Since the production of glucocorticoids is practically non-existent, the body releases increased amounts of ACTH, a hormone produced by the pituitary gland which is supposed to stimulate the adrenal gland. However, since such stimulation is practically inefficient, ACTH has no effects and its level rises. Elevated ACTH levels are easily confirmed with simple blood test. The excess of ACTH is actually a reason white the skin of patients with Addison's disease gets that specific bronze color. Hyperpigmentation is distributed all over the body, including parts that are normally not exposed to the sun. The most common sites of skin changes are the hands, the buccal mucosa and nipples. The olds scars may also change their color.

Still, a well experience physician will eventually confirm the illness and initiate the treatment. Most patients receive treatment and successfully avoid adrenal crisis, one of the most severe complications of the disease.

The goal of the treatment is to maintain adrenal hormones within optimal range. Cortisol substitutions is necessary for the rest of patient's live. The dose of the prescribed drugs is determined upon the needs of the body. Namely, under normal circumstance, the dose of exogenous hormones does not have to be high. Increase in dose is indicated only when the body is under excess stress brought along by infections and other acute illnesses.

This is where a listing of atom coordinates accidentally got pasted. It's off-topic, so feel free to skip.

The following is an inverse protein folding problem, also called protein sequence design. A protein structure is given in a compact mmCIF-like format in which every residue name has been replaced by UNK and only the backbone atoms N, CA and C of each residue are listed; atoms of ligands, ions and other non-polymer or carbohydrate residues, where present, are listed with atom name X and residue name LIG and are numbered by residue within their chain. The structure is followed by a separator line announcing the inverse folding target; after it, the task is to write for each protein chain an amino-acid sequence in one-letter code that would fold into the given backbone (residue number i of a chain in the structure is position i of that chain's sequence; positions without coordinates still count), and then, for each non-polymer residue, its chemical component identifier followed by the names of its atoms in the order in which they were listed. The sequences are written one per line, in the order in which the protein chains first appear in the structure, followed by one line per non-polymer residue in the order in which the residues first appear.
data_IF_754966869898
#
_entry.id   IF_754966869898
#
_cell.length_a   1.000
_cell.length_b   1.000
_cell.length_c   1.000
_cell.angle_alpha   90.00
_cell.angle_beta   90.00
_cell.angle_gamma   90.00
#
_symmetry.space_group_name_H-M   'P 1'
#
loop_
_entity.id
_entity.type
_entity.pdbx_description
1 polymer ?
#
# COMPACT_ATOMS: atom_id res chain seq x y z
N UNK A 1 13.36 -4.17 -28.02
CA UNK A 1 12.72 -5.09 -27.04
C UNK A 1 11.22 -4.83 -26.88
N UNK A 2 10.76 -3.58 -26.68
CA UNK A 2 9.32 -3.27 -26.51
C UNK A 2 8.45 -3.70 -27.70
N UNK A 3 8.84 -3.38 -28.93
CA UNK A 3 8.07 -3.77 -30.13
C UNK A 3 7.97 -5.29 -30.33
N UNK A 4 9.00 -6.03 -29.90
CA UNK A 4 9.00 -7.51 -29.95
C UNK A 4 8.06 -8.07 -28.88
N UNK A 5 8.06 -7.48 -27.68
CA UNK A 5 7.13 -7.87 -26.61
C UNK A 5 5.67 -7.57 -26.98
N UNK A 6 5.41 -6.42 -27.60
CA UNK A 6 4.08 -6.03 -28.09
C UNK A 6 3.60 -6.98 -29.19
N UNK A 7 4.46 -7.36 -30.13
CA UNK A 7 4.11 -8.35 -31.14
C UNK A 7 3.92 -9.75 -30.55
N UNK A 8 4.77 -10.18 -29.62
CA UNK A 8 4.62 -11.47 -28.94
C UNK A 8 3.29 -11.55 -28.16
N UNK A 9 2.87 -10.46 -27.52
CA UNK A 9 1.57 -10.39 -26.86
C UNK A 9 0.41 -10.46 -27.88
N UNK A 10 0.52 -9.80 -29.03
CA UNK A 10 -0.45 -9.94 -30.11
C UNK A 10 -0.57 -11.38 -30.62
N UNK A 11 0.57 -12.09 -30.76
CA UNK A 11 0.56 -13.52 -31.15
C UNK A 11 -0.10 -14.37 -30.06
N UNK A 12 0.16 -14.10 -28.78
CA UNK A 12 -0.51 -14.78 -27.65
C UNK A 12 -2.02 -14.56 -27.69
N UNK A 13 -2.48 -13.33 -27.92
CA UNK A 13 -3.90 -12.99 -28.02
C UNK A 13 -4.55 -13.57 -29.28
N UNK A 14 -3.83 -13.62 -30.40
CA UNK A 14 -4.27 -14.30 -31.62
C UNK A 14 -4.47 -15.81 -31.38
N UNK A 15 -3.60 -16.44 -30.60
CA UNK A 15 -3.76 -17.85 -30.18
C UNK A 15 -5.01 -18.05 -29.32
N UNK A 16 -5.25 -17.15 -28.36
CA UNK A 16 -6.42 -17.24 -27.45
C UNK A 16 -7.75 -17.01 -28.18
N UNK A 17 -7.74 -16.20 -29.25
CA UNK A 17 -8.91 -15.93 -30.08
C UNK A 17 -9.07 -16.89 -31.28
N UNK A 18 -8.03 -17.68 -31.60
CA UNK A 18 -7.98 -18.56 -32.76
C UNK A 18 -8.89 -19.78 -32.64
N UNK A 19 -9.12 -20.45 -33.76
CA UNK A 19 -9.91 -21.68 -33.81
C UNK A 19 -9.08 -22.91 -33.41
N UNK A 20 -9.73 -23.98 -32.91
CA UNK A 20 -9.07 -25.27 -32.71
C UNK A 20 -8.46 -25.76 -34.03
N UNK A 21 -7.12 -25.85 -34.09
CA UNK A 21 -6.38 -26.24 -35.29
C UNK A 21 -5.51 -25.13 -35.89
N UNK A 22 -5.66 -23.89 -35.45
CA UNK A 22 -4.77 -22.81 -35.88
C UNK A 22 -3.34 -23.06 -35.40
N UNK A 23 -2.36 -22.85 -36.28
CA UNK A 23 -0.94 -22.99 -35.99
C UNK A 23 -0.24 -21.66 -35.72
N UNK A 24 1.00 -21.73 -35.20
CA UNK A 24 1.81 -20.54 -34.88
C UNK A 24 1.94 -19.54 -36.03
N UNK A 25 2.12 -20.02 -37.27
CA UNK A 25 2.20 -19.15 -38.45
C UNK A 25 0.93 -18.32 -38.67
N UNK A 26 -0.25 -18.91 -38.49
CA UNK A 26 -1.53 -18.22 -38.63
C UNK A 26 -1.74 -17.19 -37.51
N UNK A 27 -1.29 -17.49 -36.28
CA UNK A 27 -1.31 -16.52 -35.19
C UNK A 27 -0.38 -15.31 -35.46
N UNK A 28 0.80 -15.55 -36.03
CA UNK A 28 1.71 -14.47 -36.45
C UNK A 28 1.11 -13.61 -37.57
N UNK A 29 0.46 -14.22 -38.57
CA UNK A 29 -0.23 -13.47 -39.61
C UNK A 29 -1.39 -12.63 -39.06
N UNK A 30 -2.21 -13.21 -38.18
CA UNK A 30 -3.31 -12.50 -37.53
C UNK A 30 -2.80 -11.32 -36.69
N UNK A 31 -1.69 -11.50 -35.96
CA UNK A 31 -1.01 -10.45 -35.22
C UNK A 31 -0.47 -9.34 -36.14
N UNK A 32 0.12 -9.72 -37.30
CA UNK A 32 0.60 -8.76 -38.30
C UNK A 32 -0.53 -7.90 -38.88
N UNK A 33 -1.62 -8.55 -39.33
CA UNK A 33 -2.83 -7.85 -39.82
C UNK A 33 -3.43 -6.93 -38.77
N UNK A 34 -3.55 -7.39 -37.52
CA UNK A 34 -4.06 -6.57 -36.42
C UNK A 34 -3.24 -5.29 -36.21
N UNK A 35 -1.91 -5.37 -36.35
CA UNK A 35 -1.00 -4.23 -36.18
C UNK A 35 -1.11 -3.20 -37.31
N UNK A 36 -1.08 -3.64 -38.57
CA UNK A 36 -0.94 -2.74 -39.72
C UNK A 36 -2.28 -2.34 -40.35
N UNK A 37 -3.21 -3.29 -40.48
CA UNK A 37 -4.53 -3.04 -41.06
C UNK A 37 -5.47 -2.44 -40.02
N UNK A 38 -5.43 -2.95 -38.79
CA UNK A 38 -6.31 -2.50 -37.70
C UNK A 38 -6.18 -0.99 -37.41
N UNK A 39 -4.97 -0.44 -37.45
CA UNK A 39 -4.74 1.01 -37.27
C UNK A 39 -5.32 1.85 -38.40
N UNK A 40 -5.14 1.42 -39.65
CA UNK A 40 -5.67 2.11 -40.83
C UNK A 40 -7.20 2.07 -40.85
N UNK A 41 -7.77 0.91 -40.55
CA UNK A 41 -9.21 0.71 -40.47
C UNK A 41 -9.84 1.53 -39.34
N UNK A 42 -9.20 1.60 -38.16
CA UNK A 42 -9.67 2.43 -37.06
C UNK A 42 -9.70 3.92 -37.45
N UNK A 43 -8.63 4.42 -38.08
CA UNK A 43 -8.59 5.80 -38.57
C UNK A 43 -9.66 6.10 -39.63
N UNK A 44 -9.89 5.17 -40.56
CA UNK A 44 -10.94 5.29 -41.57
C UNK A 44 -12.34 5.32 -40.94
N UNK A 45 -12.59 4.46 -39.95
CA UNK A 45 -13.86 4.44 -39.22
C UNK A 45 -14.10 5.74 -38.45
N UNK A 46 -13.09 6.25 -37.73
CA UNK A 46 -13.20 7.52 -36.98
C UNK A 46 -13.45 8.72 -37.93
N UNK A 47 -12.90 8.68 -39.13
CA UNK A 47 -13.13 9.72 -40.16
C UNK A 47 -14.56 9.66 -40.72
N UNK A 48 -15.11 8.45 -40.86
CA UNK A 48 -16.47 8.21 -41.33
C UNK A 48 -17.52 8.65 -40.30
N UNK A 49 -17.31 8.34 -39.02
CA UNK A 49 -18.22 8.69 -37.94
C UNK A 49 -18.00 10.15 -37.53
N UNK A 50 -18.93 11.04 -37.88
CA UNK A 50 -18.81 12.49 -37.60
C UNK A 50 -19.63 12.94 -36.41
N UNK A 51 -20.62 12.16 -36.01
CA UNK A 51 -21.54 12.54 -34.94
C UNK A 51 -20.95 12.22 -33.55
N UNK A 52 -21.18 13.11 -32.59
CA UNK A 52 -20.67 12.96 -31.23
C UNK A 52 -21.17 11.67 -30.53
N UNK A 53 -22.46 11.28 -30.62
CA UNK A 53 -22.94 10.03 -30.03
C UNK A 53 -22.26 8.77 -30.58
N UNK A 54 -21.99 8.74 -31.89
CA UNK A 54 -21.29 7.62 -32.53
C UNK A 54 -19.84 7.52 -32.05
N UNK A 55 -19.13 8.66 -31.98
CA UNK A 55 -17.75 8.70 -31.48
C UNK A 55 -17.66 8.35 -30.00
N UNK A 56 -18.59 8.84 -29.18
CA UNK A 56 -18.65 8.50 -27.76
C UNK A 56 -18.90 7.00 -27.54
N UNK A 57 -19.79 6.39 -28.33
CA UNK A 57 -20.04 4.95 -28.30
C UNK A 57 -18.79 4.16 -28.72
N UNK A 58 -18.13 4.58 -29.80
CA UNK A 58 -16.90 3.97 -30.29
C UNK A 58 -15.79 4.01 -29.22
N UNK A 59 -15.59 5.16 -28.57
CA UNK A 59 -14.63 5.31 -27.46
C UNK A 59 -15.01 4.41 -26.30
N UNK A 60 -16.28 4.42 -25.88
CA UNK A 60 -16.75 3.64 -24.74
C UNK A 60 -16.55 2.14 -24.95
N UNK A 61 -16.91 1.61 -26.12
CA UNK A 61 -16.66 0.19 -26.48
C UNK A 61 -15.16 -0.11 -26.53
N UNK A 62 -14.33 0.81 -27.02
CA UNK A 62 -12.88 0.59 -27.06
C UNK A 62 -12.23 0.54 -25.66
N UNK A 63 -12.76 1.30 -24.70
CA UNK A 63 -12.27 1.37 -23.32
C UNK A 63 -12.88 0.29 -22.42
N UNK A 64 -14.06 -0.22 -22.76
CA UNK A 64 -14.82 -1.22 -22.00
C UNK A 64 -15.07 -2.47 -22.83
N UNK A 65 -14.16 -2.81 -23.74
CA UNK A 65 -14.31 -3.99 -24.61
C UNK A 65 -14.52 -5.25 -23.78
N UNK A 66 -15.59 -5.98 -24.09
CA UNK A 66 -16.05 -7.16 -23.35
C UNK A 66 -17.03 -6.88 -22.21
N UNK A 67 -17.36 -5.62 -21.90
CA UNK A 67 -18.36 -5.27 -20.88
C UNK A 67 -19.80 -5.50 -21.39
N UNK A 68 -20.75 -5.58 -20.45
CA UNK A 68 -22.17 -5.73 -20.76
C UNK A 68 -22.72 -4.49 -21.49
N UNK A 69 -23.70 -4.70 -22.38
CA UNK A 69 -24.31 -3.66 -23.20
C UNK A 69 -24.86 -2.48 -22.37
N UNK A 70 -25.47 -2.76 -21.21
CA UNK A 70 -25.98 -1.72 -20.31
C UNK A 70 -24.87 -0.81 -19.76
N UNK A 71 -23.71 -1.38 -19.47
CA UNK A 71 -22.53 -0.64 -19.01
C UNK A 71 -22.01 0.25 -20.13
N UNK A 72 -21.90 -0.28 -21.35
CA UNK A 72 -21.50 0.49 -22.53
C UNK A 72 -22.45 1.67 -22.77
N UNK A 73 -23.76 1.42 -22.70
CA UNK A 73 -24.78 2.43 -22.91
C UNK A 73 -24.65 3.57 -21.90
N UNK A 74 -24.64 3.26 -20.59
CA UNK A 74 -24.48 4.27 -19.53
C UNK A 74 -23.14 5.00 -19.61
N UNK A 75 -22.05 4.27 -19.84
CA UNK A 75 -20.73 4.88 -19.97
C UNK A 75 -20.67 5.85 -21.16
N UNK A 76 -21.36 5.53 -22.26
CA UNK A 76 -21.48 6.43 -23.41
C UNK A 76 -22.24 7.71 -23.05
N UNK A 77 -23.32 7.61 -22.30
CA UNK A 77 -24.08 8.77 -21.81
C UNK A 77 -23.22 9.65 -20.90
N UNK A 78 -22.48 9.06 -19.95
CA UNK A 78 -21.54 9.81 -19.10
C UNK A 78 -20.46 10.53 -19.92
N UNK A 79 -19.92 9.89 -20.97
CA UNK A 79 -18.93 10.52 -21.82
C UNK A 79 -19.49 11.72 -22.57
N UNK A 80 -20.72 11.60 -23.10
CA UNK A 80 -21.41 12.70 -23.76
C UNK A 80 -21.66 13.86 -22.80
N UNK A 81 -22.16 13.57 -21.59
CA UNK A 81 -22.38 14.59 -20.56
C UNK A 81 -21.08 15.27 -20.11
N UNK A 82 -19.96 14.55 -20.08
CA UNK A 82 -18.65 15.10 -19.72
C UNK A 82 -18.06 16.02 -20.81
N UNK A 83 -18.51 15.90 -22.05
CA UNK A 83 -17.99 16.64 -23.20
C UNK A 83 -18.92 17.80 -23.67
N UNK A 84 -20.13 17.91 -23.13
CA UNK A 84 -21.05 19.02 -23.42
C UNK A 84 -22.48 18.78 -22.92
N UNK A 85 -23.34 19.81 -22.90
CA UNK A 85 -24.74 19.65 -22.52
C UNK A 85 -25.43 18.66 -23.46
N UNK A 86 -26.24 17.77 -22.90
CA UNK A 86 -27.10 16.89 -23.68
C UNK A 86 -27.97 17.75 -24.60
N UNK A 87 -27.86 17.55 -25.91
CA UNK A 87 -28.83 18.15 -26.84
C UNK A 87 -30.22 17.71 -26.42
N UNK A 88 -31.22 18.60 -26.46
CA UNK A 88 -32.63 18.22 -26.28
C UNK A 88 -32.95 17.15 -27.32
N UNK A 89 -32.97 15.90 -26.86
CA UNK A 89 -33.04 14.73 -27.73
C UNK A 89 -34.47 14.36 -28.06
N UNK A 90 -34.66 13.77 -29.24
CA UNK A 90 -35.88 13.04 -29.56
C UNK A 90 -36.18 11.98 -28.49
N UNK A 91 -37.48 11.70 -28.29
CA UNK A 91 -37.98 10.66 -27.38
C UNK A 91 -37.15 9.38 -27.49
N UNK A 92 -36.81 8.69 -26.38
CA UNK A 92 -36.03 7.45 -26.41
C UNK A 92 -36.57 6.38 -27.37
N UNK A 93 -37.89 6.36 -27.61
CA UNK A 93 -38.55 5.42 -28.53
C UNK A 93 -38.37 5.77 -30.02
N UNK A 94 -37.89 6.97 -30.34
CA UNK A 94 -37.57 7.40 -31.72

All in all, even though Addison's disease is a complex medical condition, thanks to advancements in treatment it is easily dealt with and the average life expectancy for patients has drastically improved over the last 50 years. However, in spite of highly successful treatment these patients are at higher risk of developing other diseases. Namely, they are more susceptible to heart disease and cancer compared to healthy population.